It’s a game with a flair for presentation, perhaps more than any other in my collection. It’s not that the components are especially lavish. Rather, the game goes out of its way to fill every moment with the greatest possible portent. Simply opening the box has a ritualistic feel thanks to the aforementioned sticker, and before the first game begins players are encouraged to sign a contract taking responsibility for the wars about to take place.
Our board was stamped with a serial number. We would be battling over Earth #00001941.
Risk takes a lot of flack among gamers. It is too dependent on luck, they complain, and the way armies are recruited makes it overly prone to swings of fortune. Hours of play can be negated in one single, devastating assault. It was designed in 1957, and it’s showing its age.
I agree with these criticisms, and there are many games I would rather play instead of classic, vanilla Risk. Yet its flaws conspire to make a game filled with thrilling moments.
Everyone has their tales of the single soldier who stemmed the tide of a massive conquering force with a string of incredible dice rolls, or the perfectly-timed resource cards that gave them the troops needed to turn a defeat into a triumph.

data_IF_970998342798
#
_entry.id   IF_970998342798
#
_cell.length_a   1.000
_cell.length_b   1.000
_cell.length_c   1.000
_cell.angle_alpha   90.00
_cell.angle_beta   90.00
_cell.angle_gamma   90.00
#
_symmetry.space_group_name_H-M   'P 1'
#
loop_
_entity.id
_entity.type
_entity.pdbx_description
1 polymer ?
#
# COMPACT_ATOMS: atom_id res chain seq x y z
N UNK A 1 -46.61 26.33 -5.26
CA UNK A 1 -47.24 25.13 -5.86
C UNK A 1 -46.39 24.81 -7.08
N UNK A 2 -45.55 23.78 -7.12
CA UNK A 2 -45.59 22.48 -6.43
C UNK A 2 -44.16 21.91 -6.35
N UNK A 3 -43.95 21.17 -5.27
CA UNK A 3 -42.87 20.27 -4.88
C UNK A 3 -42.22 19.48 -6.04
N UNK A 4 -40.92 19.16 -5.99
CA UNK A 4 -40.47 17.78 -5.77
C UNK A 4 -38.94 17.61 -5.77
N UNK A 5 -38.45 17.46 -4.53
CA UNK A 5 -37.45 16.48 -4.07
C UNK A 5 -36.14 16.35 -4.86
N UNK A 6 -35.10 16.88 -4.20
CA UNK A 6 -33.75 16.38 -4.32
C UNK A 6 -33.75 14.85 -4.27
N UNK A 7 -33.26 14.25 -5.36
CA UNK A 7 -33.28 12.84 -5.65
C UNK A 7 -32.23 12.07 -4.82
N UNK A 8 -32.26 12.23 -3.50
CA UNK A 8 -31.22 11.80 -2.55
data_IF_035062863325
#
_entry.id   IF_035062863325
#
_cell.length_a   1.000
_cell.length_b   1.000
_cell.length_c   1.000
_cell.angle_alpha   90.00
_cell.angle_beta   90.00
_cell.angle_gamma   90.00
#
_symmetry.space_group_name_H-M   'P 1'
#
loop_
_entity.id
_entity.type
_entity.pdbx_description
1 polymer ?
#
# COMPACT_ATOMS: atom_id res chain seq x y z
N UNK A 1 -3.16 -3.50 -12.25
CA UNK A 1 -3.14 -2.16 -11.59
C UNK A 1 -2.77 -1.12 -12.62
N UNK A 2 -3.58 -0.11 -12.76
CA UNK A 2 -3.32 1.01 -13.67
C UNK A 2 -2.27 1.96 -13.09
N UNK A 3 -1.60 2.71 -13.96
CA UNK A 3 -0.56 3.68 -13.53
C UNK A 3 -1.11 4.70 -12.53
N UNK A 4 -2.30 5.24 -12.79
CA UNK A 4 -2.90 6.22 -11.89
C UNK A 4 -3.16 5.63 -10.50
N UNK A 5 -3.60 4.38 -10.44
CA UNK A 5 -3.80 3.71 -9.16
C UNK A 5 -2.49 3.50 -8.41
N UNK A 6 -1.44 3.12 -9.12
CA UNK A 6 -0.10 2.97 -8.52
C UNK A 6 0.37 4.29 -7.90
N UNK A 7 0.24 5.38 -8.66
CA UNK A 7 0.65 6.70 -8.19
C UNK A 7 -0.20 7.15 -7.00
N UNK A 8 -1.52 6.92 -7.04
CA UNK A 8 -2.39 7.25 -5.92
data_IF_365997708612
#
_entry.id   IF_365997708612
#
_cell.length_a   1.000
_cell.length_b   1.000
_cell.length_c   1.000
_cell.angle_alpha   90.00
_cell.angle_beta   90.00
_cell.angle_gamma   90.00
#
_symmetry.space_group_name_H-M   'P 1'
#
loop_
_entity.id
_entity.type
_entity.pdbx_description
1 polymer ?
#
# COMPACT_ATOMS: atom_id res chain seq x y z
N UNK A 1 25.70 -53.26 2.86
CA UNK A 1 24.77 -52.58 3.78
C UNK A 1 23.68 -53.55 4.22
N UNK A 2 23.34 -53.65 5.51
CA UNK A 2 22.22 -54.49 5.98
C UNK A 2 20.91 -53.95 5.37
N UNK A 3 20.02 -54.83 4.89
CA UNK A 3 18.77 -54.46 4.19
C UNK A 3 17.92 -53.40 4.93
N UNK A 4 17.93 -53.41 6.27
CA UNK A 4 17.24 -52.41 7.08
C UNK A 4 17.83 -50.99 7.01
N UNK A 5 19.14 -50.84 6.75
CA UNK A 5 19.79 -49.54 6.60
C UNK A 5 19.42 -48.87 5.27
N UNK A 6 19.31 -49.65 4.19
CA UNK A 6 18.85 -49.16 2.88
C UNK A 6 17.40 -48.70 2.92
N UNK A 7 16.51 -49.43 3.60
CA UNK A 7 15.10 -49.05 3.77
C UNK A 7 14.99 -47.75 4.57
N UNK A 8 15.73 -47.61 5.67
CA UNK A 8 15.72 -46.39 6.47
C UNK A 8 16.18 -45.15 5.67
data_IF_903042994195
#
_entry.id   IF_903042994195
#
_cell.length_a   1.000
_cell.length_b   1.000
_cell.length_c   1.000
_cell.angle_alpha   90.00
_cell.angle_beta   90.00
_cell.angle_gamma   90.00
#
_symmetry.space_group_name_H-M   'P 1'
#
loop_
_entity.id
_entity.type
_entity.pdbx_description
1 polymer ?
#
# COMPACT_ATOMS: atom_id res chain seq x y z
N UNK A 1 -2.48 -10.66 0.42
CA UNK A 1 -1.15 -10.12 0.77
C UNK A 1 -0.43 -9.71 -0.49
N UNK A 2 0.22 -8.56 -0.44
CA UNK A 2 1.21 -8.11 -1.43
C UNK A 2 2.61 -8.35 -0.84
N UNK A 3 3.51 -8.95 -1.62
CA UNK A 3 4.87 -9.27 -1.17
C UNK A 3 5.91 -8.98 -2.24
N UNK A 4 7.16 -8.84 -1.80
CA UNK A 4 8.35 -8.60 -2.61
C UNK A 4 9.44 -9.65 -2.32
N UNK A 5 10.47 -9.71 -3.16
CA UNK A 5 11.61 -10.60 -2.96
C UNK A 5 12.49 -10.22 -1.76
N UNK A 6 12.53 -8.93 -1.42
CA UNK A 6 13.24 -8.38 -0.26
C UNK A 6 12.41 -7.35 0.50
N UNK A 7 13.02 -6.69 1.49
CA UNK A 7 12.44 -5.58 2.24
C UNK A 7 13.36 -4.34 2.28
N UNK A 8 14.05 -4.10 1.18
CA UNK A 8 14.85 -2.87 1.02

Risk is a game that generates stories, and Legacy elevates this. It retains and amplifies the excitement of its predecessor while shortening the playtime and polishing the most offensive mechanics. Our sessions over the coming days would create countless narratives.
An ammo shortage in North Africa renders the entire continent nearly indefensible. An army of half-naked, bear-riding warriors overwhelms a troop of giant mechs. Two major powers battle over a meaningless scrap of land in central Asia, using all their valuable missiles just to see what waits inside a sealed pack. My friend Aaron, for no discernable reason, lifts the plastic insert out of the box and discovers the ominous secret the game has hidden away from prying eyes.